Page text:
Wine sampling notes can be the most helpful tips to look for when purchasing a bottle of wine. Over the last decade, wine sampling notes have moved more toward audience reviews, which are less skewed. There is, however, no standard for writing wine tasting notes. This guide will assist you in writing more useful and precise wine tasting notes.
First and foremost, in order to compose excellent notes, you must ensure that your taste buds are picking up on all of the nuances of a wine. Check out Geek Technique on How to Taste Red Wine for any pointers. You may also be interested in The Basic Wine Guide.
How to Identify Wine Flavors and List Them
Wine aromas are classified into three types:
PRIMARY AROMAS: Aromas derived from the grape variety and the terroir.
Fruit, herbal, and flower aromas are the primary aromas.
SECONDARY AROMAS: These are the aromas produced during the wine-making process. Notes such as newly baked bread and lager (from yeast), as well as sour cream and yogurt, are examples of secondary aromas (from climactic fermentation).
TERTIARY AROMAS: These are aromas that have developed as a result of ageing in oak or in a bottle. Clove, cocoa, baking cinnamon, roasted almonds, dill, coconut, and smoke are among the tertiary aromas, as is a general change in the fruit character from fresh to dry.
More about the aging process of oak.
Knowing where various wine aromas or bouquets come from will help you improve your wine note writing skills.
TIP: When writing down tastes, aim to prioritize them by listing the most noticeable ones first. This would help you build a hierarchy of priority.
Also, try to include an adjective with your notes. Is it fresh pepper or dried pepper? Is it raspberry jam or tart, under-ripe raspberry? This specificity will help you to hone-in on details about a wine.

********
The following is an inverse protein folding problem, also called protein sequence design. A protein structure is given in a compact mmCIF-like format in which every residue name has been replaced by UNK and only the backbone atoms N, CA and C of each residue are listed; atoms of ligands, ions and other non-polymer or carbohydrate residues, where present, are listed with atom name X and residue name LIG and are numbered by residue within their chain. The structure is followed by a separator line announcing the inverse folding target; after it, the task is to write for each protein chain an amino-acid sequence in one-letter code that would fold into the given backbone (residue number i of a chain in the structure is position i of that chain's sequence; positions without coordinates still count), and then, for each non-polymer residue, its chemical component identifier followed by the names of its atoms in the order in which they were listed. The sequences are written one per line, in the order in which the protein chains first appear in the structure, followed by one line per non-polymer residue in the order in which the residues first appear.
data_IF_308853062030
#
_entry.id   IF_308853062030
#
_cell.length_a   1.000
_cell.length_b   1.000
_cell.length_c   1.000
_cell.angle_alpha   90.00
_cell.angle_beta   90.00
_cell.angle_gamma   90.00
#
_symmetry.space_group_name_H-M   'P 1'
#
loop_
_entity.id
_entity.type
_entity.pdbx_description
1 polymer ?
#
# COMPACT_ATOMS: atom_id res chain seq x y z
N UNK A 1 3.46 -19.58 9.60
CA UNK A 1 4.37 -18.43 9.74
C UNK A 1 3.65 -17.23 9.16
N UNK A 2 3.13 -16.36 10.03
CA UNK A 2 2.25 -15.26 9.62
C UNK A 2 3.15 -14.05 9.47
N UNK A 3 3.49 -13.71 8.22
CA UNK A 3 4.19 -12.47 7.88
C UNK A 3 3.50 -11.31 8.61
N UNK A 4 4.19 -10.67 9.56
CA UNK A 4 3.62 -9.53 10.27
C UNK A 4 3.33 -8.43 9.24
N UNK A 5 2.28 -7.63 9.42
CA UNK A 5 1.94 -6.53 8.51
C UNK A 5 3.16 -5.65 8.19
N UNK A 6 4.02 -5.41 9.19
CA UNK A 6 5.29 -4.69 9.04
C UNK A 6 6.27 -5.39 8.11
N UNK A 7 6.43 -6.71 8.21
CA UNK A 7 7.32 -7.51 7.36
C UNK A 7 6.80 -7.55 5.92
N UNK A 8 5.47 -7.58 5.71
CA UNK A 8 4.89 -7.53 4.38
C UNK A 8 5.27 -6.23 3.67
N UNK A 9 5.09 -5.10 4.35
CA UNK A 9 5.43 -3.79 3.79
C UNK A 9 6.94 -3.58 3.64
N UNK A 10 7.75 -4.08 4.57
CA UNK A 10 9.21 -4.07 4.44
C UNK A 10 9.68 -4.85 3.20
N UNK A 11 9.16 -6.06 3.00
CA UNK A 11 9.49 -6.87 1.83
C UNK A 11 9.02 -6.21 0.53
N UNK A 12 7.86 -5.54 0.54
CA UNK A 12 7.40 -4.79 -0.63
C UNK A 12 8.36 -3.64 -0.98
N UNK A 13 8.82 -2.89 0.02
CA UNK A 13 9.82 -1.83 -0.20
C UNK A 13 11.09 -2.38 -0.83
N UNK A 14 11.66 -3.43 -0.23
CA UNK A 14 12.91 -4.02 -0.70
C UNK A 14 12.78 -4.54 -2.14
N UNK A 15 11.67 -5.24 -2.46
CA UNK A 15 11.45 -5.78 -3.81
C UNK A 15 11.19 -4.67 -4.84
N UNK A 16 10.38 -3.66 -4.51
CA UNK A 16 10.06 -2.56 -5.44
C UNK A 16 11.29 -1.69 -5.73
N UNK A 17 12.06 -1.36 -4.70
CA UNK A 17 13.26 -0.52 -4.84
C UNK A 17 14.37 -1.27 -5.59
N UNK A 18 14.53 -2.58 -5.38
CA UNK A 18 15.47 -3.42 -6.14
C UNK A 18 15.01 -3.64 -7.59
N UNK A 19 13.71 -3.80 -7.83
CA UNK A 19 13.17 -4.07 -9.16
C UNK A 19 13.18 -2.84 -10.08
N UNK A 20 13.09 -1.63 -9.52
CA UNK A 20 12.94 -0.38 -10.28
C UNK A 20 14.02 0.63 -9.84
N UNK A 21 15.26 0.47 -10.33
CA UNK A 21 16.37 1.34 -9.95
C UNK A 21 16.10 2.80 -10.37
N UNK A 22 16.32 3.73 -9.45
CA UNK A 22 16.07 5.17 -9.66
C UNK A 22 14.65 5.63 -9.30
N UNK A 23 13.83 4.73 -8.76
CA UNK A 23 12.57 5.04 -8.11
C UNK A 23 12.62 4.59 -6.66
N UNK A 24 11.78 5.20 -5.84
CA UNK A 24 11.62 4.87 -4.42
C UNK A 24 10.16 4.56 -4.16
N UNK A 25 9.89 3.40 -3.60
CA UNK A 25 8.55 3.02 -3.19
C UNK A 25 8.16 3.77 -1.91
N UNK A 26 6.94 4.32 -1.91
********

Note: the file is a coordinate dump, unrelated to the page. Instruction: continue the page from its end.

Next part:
Also, don’t be scared of writing something that might sound a little silly. These notes are just for you, after all!
How do you define tannin, acidity, and body?
BODY: As you concentrate on the flavor, you can consider how the wine tastes in your mouth.
The body is maybe the most apparent note, and it's important to remember because it lets you create a mental profile of the Wine you're tasting.
Do you like to skim? 2% on what? or how about whole milk? The body of the wine will approximately conform to certain textures. What is the overall texture like? Make a note of it.
TANNINIUM: Tannin can be difficult to work with, but focusing on texture makes it smoother. Is there a lot of grip to the tannin? (Does it cause your lips to adhere to your teeth?). Can the tannin leave delicate tiny prickles in your mouth? Our Wine Descriptions Info-graphic contains several illustrations of wine descriptions for tannin.Tannin is often intense, but it can also be bruising of course, or fine and velvety.
ACIDITY: The acidity of a wine determines how sour or puckering it is.
A wine with moderate acidity (low on the pH scale), for example, would have acidity close to that of a lemon or lime. Higher acidity wines, on the other hand, are more akin to the light acidity of a watermelon.
It all comes down to the finish.
Have you ever found that you can't tell whether you want a wine right away when you first drink it? It takes a second to get a complete impression of the wine; you're waiting for the end — the moment where the taste fades. The finish is often the defining moment of a wine; it may be the distinction between ordinary and extraordinary. Here's a quick rundown of the various varieties of wine finishes. Keep these in mind as general profiles for the next time you go wine tasting. They will help you figure out what you want in a wine.
The Soft Finish – For most wine drinkers, this is the classic ‘ahhh' moment.
Although the wine can be entirely dry, the finish has a softness and beauty to it; tannin's in reds are gentle rather than forceful, but also present.
It's also about a broad, creamy texture in a white wine.
Tart and Tingly Finish – The finish of this wine may be tart or bitter.
It may have some green notes, but on a high-quality wine, the acidity can tingle and linger, offering the wine a delicate, mouthwatering long finish.
The tartness or bitterness of the drink entices you to take another sip.
Finish ‘Juicy' and ‘Fresh' – The wine terms ‘juicy' and ‘fresh' often suggest a wine with a lot of just-ripe fruit flavors on the finish, which is often seen on young wines from mild climates. These fruity notes are generally synonymous with 'freshly' made wine, which may be how the word originated.